Tom Turkey Aside …



This is the holiday of turkey; there's really no getting around that. But that doesn't mean you have to buy a huge bird and stuff it. Turkey is an especially versatile meat, easy to handle and cook, and it boasts health benefits over fattier fare.

These recipes come courtesy of a brand-new book called Enlitened Kosher Cooking by Nechama Cohen, founder and CEO of the Jewish Diabetes Association. It's being billed as "on the cutting edge of nutritional wisdom and haute cuisine."

Spinach-Turkey Soup

1 Tbsp. olive oil 
nonstick cooking spray 
1 small onion, peeled, sliced and diced 
6 large scallions, thinly sliced 
4-5 cloves garlic, peeled and finely minced 
1 lb. ground turkey 
1 Tbsp. chicken-flavored soup powder 
1 Tbsp. meat-flavored soup 
2 and 1/2 cups chopped spinach, fresh or frozen 
salt and pepper to taste 
7-8 cups water

Heat the oil together with the cooking spray in a deep pot over medium heat for a few seconds.

Add the onions, scallions and garlic; stir and lower heat.

Cook until the veggies start to brown, stirring occasionally.

Add the ground turkey and soup powders. Stir until the meat browns. Add the spinach. (Don't have to defrost, but break it up.)

Add water. Bring to a boil.

Lower the heat, and simmer for 30 to 35 minutes.

Salt and pepper to taste.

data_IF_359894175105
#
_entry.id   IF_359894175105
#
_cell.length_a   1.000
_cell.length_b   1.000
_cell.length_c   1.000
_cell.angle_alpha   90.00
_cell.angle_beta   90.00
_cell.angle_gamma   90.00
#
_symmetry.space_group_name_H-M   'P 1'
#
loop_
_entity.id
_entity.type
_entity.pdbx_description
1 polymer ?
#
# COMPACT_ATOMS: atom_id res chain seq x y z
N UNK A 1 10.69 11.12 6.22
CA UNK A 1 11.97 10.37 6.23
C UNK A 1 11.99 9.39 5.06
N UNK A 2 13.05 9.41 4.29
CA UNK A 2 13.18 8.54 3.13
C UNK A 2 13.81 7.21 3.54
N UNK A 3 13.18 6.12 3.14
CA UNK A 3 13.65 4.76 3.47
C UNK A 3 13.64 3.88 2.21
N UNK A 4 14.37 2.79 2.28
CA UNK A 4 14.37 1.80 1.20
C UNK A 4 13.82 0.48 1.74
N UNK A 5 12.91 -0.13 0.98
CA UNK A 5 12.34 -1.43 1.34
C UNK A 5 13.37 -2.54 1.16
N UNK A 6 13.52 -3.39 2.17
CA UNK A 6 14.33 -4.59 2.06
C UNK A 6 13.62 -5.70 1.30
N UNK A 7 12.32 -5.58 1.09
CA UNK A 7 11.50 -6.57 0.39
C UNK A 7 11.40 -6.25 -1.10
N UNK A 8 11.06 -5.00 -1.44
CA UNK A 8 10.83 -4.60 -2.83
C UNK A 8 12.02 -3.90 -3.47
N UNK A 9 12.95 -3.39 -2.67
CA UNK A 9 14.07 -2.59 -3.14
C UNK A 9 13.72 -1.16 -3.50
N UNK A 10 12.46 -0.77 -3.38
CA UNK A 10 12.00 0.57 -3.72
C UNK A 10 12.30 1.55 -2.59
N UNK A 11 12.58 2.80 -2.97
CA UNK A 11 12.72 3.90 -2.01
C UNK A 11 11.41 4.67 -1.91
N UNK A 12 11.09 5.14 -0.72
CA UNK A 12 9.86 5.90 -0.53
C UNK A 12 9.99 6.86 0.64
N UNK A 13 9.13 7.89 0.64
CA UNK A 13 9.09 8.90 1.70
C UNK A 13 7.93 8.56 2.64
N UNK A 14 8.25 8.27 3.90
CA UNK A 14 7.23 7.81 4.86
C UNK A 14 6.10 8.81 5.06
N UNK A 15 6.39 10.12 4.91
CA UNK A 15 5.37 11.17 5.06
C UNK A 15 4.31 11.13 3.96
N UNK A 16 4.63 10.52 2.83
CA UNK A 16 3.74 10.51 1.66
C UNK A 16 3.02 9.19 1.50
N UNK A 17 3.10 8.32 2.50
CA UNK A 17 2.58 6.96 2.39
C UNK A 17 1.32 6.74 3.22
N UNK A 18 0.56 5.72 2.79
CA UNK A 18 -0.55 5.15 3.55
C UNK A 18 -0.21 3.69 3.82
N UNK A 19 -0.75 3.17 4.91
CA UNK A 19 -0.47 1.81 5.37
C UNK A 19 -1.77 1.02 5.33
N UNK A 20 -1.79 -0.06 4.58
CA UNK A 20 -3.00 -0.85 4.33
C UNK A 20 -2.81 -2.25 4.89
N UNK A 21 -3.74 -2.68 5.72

Serves 8.

Approximate nutrients per serving: calories, 140; protein, 14 g; fat 5.7 g; carbohydrates, 4; cholesterol, 45 mg; sodium, 368 mg.

Turkey Cutlets and Almonds in Mustard Sauce

4 turkey cutlets (4 oz. each), pounded thin 
2 Tbsps. mustard, divided 
3/4 cup roasted almonds 
2-3 sliced dried light or whole-wheat bread 
1 Tbsp. olive oil 
nonstick cooking spray 
3/4 cup chicken broth 
1/4 cup dry white wine 
1 Tbsp. lemon juice 
1 Tbsp. apricot jam

Pound turkey cutlets to a 1/4-inch thickness. Spread cutlets with 1 tablespoon mustard, coating both sides.

Grind dried bread in processor until finely ground. Add the ground almonds, and pulse a few times to get them very fine and incorporated with the breadcrumbs (pulsing too much will make the crumbs sticky).

Pour into a plastic bag. Add one cutler at a time, generously coating both sides.

Heat oil and nonstick cooking spray in a nonstick skillet over medium heat. Lightly fry cutlets for 4 to 5 minutes on each side, or until done, carefully turning once with a metal spatula.

Place on a platter. Keep warm.

Take same skillet and scrape with the metal spatula to loosen any crumbs stuck to the pan.

Add 1 tablespoon mustard, chicken broth, white wine, apricot jam and lemon juice.

Bring to a boil, then reduce heat and simmer for 1 minute, stirring constantly.

Serve sauce over cutlets.

Serves 8.

Approximate nutrients per serving: calories, 180; protein, 21.8 g; fat 5.3 g; carbohydrates, 1.9; cholesterol, 505 mg; sodium, 244 mg.

Chinese Baked Meatballs

2 lbs. lean ground turkey 
2 egg whites 
2 tsps, onion powder 
2 tsps. garlic powder 
1/8 tsp. pepper 
1 dash hot sauce or 1 tsp. hot red-pepper oil 
2 Tbsps. tomato sauce 
2 Tbsps. light soy sauce 
1 tsp. mustard 
1 Tbsp. apricot jam, melted 
sugar substitute equal to 1 Tbsp. sugar 
2 Tbsps. chicken-soup powder (optional) 
1/8 cup water

Preheat oven to 350°.

Combine the ground turkey with the egg whites and spices.

With wet hands, form small meatballs and place in a 9×13-inch baking pan.

Mix the three sauces with rest of ingredients until combined.

Pour over the meatballs.

Bake for 30 to 45 minutes.

Serves 8.

Approximate nutrients per serving: calories, 175; protein, 22.3 g; fat 6.7 g; carbohydrates, .8; cholesterol, 102 mg; sodium, 208 mg.


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